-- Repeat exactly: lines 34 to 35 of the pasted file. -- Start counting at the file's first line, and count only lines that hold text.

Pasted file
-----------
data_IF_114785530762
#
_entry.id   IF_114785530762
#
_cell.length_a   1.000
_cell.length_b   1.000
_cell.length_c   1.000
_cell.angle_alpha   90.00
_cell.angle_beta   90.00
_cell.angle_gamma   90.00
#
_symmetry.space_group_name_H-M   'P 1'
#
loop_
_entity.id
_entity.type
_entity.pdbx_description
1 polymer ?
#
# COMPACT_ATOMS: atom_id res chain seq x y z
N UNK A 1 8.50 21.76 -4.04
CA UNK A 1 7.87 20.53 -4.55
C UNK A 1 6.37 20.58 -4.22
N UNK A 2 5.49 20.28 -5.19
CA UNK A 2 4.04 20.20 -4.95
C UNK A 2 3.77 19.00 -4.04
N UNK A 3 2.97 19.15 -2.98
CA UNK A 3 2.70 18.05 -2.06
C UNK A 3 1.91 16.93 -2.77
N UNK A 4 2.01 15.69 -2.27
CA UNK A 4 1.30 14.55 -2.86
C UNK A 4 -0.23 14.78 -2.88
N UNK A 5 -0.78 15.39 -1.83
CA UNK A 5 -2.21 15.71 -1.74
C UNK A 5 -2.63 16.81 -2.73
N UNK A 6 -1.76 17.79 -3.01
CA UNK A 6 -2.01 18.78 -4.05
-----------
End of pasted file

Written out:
CA UNK A 5 -2.21 15.71 -1.74
C UNK A 5 -2.63 16.81 -2.73